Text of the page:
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Commentary: Trump's tax dodge -- what's fair got to do with it?

10/03: MoneyWatch

Commentary

The news over the weekend -- as reported by the New York Times -- that “Donald J. Trump declared a $916 million loss on his 1995 income tax returns, a tax deduction so substantial it could have allowed him to legally avoid paying any federal income taxes for up to 18 years,” prompted many people to say, “That’s not fair!” Why should wealthy people like Donald Trump be able to pay less taxes as a share of their income than the typical household? Why don’t the wealthy pay their fair share?

What is fair when it comes to distributing the tax burden? That is not a question that economics can answer. Economists can estimate how the burden of a particular tax will be distributed across the population, or measure the impact that particular types of taxes will have on the economy, but there is no way to determine what is fair. That requires a value judgment. 

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For example, if the taxes of one person are reduced by $1,000, and the taxes of someone else increased by the same amount, is the tax burden more equitable or less equitable? One person is better off, the other worse off, and economists have no way of weighing the loss against the gain without some assumption about how taxes ought to be distributed.

In economics, assumptions about how taxes should be distributed are known as “principles of distributive equity.” The first principle is absolute equity. With this form of taxation, the tax bill is determined by dividing total government expenditures by the number of people so that everyone pays an equal share. 

But is it fair for the poor to have the same tax burden as the rich? 

The second principle of taxation is based on the idea that everyone should be required to give up the same amount of “happiness” when paying taxes.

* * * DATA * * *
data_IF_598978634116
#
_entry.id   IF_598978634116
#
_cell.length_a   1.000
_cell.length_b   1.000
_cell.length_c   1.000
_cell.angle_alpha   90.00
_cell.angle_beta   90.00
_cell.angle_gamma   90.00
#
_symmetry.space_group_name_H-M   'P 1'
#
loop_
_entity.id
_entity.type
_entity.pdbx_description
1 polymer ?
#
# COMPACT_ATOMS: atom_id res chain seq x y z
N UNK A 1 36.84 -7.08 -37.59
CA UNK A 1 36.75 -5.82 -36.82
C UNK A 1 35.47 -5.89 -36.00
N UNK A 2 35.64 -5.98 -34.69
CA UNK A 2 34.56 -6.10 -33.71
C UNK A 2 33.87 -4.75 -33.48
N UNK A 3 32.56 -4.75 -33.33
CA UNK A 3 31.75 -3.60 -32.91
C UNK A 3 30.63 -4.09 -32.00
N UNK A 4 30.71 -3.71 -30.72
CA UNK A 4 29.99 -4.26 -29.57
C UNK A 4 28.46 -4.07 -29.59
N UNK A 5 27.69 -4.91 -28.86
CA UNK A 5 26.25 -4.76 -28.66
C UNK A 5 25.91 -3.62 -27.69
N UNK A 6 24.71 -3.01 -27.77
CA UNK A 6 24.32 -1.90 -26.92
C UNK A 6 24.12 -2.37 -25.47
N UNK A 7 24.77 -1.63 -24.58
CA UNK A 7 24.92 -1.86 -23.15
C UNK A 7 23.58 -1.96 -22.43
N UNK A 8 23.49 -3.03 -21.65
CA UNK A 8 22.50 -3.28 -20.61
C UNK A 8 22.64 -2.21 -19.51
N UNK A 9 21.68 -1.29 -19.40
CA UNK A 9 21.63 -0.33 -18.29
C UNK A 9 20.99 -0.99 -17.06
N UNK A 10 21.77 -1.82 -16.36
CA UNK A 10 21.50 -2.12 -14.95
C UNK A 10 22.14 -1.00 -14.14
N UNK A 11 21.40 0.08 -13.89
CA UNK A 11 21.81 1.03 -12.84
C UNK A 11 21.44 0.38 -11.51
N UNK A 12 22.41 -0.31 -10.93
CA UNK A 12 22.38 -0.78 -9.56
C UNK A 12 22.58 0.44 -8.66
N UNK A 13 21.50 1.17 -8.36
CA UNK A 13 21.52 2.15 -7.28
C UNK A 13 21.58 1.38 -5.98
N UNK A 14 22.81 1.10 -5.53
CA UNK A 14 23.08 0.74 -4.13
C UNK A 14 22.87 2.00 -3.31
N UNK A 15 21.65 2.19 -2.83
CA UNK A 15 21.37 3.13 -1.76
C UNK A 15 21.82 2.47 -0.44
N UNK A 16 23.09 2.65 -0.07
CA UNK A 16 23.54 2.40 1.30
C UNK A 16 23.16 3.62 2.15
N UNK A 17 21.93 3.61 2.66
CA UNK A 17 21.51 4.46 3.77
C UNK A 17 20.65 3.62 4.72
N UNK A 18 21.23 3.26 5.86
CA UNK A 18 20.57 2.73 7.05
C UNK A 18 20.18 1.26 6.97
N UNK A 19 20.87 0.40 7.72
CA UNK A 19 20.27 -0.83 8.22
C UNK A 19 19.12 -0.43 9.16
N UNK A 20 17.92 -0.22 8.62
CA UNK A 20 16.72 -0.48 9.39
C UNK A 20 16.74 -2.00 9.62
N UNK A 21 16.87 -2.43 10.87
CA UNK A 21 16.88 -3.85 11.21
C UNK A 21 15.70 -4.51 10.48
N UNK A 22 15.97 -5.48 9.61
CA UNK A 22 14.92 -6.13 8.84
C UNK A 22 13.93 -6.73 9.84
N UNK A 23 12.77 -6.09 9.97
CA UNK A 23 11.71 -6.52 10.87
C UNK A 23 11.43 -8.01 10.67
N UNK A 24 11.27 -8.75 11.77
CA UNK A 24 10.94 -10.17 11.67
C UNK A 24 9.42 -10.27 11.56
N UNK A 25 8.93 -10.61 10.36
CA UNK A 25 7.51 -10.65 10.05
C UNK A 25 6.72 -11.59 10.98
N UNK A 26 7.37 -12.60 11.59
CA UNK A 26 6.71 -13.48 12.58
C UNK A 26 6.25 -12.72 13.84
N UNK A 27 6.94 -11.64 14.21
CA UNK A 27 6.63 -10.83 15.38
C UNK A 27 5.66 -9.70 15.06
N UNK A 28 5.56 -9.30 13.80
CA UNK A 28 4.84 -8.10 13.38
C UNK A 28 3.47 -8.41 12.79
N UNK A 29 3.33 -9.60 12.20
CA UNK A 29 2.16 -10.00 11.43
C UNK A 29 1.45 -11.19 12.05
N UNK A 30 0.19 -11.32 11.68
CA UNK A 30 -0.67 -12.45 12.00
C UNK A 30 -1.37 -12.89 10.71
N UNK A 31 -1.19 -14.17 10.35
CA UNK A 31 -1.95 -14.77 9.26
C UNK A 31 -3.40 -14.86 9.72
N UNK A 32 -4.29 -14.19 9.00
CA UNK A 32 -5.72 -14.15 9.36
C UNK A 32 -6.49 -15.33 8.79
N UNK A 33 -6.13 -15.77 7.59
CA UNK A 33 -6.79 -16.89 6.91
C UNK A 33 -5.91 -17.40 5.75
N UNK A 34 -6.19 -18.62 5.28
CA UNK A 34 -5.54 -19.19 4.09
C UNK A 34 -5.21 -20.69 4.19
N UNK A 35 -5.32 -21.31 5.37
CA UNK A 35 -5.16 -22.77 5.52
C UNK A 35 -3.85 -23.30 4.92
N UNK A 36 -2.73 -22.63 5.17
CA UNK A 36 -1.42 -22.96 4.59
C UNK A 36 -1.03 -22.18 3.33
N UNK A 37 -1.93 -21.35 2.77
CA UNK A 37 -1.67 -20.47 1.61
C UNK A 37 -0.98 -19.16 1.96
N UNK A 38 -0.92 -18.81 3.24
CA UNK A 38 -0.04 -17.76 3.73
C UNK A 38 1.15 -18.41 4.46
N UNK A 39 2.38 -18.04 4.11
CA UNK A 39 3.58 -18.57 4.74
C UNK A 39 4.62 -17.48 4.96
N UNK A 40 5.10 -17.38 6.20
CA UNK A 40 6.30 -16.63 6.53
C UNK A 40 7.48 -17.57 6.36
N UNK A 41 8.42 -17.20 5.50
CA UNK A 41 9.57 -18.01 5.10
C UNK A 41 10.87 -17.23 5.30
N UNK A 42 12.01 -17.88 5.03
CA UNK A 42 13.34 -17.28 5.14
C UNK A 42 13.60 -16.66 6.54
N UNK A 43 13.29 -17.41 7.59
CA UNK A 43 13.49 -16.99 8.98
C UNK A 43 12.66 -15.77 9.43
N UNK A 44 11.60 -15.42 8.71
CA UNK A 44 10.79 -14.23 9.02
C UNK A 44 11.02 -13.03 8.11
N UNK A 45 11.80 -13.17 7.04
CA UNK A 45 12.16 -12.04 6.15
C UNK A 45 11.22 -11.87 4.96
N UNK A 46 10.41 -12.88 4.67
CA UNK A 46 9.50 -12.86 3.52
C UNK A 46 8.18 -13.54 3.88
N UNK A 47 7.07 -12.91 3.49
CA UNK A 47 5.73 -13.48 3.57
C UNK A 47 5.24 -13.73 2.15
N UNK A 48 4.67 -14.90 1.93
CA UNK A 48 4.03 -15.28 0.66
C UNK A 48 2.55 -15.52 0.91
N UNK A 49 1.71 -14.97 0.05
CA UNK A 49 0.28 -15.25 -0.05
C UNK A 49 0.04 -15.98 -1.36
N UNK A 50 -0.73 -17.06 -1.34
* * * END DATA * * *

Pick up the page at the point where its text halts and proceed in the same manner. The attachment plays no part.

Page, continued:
The most popular variant of the ability-to-pay principle, one I endorse, is called the equal marginal sacrifice principle. It is often used to justify progressive taxation. The idea is that when a poor person pays the last $100 in taxes it may mean giving up the consumption of food, clothing, or other necessities with a high value. However, when a wealthy person pays $100 it doesn’t mean giving up the consumption of goods that are essential for the household’s well-being. To equalize the sacrifice, taxes should be increased for the wealthy and decreased for those with lower incomes until both sacrifice the same amount of happiness when the last dollar of taxes is paid.

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The third principle of distributive equity is called the benefit principle. In this case, people pay for the government services they consume individually. If people with higher incomes also consume more government-provided resources - such as airports, police protection of businesses and homes, museums and performing arts centers, and so on - then the benefit principle justifies a progressive tax structure. 

But if lower income groups consume more government goods and services than higher income groups, then this could also support a regressive structure. This principle rules out redistribution of taxes, and it also makes it difficult to justify social insurance programs where some people – the unlucky – receive more than they contribute and others receive less. (Just as with fire insurance, when people whose homes burn down receive much more from the insurance than those whose do not, people who experience, say, unemployment will consume a higher share of social insurance programs than those who do not.) It also requires some way of evaluating government services, many of which are not sold in private markets and hence do not have a market determined price.

Depending on one’s choice of a principle of distributive equity, it’s possible to argue for progressive, flat, regressive or equal taxes. I think most of us believe in some version of the equal marginal sacrifice principle, and hence that progressive taxation to some degree is fair, but this is a question that must be resolved in the political arena. 

Economics can assess the consequences of the choice society makes -- who will gain, who will lose, and how it will affect the economy. But it cannot tell us which choice to make.

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